Today, orthodontics is rapidly changing. This is hardly debatable. Patients are changing. Technology is changing. Treatment is changing. And, the business of orthodontics is changing. Most orthodontists with successful practices succeed in spite of themselves. We have the luxury of excellent margins that parallel that of software companies. Most of us would not be able to survive with grocery store-like 1-3% margins.
The point? With all of these changes comes a lot of disagreement. There are those rooted in our profession’s traditional dogma, and those that are blazing the trail so quickly that few can get behind the movement. Most of us fall somewhere in between.
The orthodontic forums are a fantastic place to share ideas and to learn. They are a spawning ground for all things new in orthodontics. But, it is amazing how much controversy stems from the proliferation of new ideas. The outrage is palpable in the comments of many Facebook Groups. Even for us “scientists”, more evidence can make us less likely to believe an idea. Why?
So what is that?
The backfire effect is a name for the finding that, given evidence against their beliefs, people can reject the evidence and believe even more strongly. The phrase was first coined by Brendan Nyhan and Jason Reifler.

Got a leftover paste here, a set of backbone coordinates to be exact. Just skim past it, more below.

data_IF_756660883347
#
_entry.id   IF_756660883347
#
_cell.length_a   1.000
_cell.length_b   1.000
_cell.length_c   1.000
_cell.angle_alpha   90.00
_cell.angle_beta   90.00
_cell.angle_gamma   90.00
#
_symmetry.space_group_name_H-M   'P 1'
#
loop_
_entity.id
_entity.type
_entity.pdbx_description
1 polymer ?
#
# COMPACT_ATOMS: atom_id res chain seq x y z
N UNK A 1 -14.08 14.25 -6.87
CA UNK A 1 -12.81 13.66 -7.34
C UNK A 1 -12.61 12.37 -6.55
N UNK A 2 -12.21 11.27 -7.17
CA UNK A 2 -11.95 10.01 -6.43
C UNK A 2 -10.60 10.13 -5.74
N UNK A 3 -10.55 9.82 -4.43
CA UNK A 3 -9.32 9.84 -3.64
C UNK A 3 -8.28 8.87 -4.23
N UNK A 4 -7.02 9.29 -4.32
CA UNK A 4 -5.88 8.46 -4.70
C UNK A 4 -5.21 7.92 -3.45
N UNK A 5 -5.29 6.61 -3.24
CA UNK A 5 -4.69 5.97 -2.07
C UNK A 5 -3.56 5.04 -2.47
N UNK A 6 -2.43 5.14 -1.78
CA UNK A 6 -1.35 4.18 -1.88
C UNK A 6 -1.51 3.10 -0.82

We are actually biologically wired to react to information that challenges one of our core beliefs in the same way that we would react to something that threatens our life. The response to anything that challenges a core belief is emotional. This comic does an excellent job at explaining the entire premise (first cell below).
So, to orthodontics. We all need to make changes to remain relevant in today’s changing landscape. The information is out there. You cannot eliminate the backfire effect. But, being aware of it may afford you the ability to distill information that you might otherwise miss. And that very well may be what was needed to remain relevant as our profession evolves. At bare minimum, it can help you to avoid getting angry when someone or something challenges your own beliefs.
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